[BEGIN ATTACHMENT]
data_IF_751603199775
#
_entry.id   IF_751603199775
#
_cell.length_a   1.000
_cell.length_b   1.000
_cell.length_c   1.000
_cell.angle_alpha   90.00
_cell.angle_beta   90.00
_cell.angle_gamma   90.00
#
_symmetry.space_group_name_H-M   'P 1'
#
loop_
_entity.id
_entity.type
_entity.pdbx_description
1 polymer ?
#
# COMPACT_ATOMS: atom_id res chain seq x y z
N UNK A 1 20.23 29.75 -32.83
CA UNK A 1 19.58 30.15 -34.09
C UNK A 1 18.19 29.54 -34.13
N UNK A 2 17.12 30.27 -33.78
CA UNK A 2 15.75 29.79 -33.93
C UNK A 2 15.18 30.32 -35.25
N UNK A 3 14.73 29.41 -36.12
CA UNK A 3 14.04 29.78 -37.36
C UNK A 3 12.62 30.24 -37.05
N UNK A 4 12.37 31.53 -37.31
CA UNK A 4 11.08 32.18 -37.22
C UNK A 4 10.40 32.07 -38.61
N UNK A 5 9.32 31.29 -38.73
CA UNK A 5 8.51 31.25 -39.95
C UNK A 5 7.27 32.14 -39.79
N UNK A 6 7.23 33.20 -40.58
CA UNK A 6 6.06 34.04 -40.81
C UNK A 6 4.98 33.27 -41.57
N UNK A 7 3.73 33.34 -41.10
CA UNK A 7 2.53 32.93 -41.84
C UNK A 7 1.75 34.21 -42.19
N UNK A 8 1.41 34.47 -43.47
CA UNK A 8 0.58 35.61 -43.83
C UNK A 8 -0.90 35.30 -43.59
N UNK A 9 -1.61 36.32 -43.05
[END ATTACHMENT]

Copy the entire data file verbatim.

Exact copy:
data_IF_751603199775
#
_entry.id   IF_751603199775
#
_cell.length_a   1.000
_cell.length_b   1.000
_cell.length_c   1.000
_cell.angle_alpha   90.00
_cell.angle_beta   90.00
_cell.angle_gamma   90.00
#
_symmetry.space_group_name_H-M   'P 1'
#
loop_
_entity.id
_entity.type
_entity.pdbx_description
1 polymer ?
#
# COMPACT_ATOMS: atom_id res chain seq x y z
N UNK A 1 20.23 29.75 -32.83
CA UNK A 1 19.58 30.15 -34.09
C UNK A 1 18.19 29.54 -34.13
N UNK A 2 17.12 30.27 -33.78
CA UNK A 2 15.75 29.79 -33.93
C UNK A 2 15.18 30.32 -35.25
N UNK A 3 14.73 29.41 -36.12
CA UNK A 3 14.04 29.78 -37.36
C UNK A 3 12.62 30.24 -37.05
N UNK A 4 12.37 31.53 -37.31
CA UNK A 4 11.08 32.18 -37.22
C UNK A 4 10.40 32.07 -38.61
N UNK A 5 9.32 31.29 -38.73
CA UNK A 5 8.51 31.25 -39.95
C UNK A 5 7.27 32.14 -39.79
N UNK A 6 7.23 33.20 -40.58
CA UNK A 6 6.06 34.04 -40.81
C UNK A 6 4.98 33.27 -41.57
N UNK A 7 3.73 33.34 -41.10
CA UNK A 7 2.53 32.93 -41.84
C UNK A 7 1.75 34.21 -42.19
N UNK A 8 1.41 34.47 -43.47
CA UNK A 8 0.58 35.61 -43.83
C UNK A 8 -0.90 35.30 -43.59
N UNK A 9 -1.61 36.32 -43.05